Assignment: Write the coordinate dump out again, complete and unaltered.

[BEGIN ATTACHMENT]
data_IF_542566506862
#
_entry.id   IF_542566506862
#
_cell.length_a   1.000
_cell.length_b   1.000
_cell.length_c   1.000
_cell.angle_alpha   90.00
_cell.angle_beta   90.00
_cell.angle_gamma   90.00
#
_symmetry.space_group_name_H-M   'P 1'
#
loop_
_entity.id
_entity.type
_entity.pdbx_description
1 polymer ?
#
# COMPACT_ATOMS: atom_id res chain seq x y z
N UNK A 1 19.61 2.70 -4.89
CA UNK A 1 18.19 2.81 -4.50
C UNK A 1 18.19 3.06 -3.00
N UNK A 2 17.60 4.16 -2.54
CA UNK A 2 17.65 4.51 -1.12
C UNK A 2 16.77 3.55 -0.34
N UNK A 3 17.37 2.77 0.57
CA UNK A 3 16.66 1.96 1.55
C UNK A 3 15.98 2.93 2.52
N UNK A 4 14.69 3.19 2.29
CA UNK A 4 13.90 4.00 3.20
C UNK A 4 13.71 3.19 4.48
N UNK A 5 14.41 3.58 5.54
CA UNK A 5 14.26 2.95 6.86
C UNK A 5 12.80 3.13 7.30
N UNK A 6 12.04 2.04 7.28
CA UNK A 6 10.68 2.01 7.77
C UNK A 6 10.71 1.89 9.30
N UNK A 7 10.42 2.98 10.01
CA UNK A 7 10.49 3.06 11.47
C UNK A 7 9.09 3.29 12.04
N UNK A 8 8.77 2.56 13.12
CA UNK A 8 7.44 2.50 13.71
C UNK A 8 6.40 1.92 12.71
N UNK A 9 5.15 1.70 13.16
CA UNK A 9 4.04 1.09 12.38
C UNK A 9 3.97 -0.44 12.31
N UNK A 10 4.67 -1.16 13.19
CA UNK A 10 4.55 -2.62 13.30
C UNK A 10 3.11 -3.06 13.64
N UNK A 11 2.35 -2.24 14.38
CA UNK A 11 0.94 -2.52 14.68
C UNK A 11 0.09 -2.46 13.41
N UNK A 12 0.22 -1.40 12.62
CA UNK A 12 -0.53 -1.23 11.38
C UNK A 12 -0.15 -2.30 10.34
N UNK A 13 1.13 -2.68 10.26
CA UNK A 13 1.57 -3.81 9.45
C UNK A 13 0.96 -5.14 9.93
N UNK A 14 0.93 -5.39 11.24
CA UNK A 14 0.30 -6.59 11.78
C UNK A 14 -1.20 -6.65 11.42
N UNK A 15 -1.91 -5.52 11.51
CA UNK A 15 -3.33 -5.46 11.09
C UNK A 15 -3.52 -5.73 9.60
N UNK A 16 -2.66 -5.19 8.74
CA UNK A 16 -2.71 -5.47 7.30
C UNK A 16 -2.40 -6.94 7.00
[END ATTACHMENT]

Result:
data_IF_542566506862
#
_entry.id   IF_542566506862
#
_cell.length_a   1.000
_cell.length_b   1.000
_cell.length_c   1.000
_cell.angle_alpha   90.00
_cell.angle_beta   90.00
_cell.angle_gamma   90.00
#
_symmetry.space_group_name_H-M   'P 1'
#
loop_
_entity.id
_entity.type
_entity.pdbx_description
1 polymer ?
#
# COMPACT_ATOMS: atom_id res chain seq x y z
N UNK A 1 19.61 2.70 -4.89
CA UNK A 1 18.19 2.81 -4.50
C UNK A 1 18.19 3.06 -3.00
N UNK A 2 17.60 4.16 -2.54
CA UNK A 2 17.65 4.51 -1.12
C UNK A 2 16.77 3.55 -0.34
N UNK A 3 17.37 2.77 0.57
CA UNK A 3 16.66 1.96 1.55
C UNK A 3 15.98 2.93 2.52
N UNK A 4 14.69 3.19 2.29
CA UNK A 4 13.90 4.00 3.20
C UNK A 4 13.71 3.19 4.48
N UNK A 5 14.41 3.58 5.54
CA UNK A 5 14.26 2.95 6.86
C UNK A 5 12.80 3.13 7.30
N UNK A 6 12.04 2.04 7.28
CA UNK A 6 10.68 2.01 7.77
C UNK A 6 10.71 1.89 9.30
N UNK A 7 10.42 2.98 10.01
CA UNK A 7 10.49 3.06 11.47
C UNK A 7 9.09 3.29 12.04
N UNK A 8 8.77 2.56 13.12
CA UNK A 8 7.44 2.50 13.71
C UNK A 8 6.40 1.92 12.71
N UNK A 9 5.15 1.70 13.16
CA UNK A 9 4.04 1.09 12.38
C UNK A 9 3.97 -0.44 12.31
N UNK A 10 4.67 -1.16 13.19
CA UNK A 10 4.55 -2.62 13.30
C UNK A 10 3.11 -3.06 13.64
N UNK A 11 2.35 -2.24 14.38
CA UNK A 11 0.94 -2.52 14.68
C UNK A 11 0.09 -2.46 13.41
N UNK A 12 0.22 -1.40 12.62
CA UNK A 12 -0.53 -1.23 11.38
C UNK A 12 -0.15 -2.30 10.34
N UNK A 13 1.13 -2.68 10.26
CA UNK A 13 1.57 -3.81 9.45
C UNK A 13 0.96 -5.14 9.93
N UNK A 14 0.93 -5.39 11.24
CA UNK A 14 0.30 -6.59 11.78
C UNK A 14 -1.20 -6.65 11.42
N UNK A 15 -1.91 -5.52 11.51
CA UNK A 15 -3.33 -5.46 11.09
C UNK A 15 -3.52 -5.73 9.60
N UNK A 16 -2.66 -5.19 8.74
CA UNK A 16 -2.71 -5.47 7.30
C UNK A 16 -2.40 -6.94 7.00